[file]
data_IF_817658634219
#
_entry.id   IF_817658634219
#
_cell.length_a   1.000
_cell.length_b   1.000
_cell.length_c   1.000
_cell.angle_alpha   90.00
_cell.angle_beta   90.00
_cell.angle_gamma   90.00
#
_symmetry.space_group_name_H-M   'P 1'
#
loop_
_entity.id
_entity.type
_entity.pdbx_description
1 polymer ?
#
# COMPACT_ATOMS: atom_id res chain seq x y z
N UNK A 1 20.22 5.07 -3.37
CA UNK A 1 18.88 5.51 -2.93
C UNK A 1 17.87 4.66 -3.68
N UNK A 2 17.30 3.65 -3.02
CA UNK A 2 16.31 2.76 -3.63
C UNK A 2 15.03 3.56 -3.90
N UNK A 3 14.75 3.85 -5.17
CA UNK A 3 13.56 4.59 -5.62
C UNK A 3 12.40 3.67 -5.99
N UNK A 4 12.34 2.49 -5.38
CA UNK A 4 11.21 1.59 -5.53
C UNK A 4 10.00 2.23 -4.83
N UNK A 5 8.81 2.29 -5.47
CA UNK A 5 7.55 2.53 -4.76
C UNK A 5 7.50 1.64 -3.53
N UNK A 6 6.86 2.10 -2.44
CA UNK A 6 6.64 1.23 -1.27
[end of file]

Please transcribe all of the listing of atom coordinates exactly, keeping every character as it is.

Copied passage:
data_IF_817658634219
#
_entry.id   IF_817658634219
#
_cell.length_a   1.000
_cell.length_b   1.000
_cell.length_c   1.000
_cell.angle_alpha   90.00
_cell.angle_beta   90.00
_cell.angle_gamma   90.00
#
_symmetry.space_group_name_H-M   'P 1'
#
loop_
_entity.id
_entity.type
_entity.pdbx_description
1 polymer ?
#
# COMPACT_ATOMS: atom_id res chain seq x y z
N UNK A 1 20.22 5.07 -3.37
CA UNK A 1 18.88 5.51 -2.93
C UNK A 1 17.87 4.66 -3.68
N UNK A 2 17.30 3.65 -3.02
CA UNK A 2 16.31 2.76 -3.63
C UNK A 2 15.03 3.56 -3.90
N UNK A 3 14.75 3.85 -5.17
CA UNK A 3 13.56 4.59 -5.62
C UNK A 3 12.40 3.67 -5.99
N UNK A 4 12.34 2.49 -5.38
CA UNK A 4 11.21 1.59 -5.53
C UNK A 4 10.00 2.23 -4.83
N UNK A 5 8.81 2.29 -5.47
CA UNK A 5 7.55 2.53 -4.76
C UNK A 5 7.50 1.64 -3.53
N UNK A 6 6.86 2.10 -2.44
CA UNK A 6 6.64 1.23 -1.27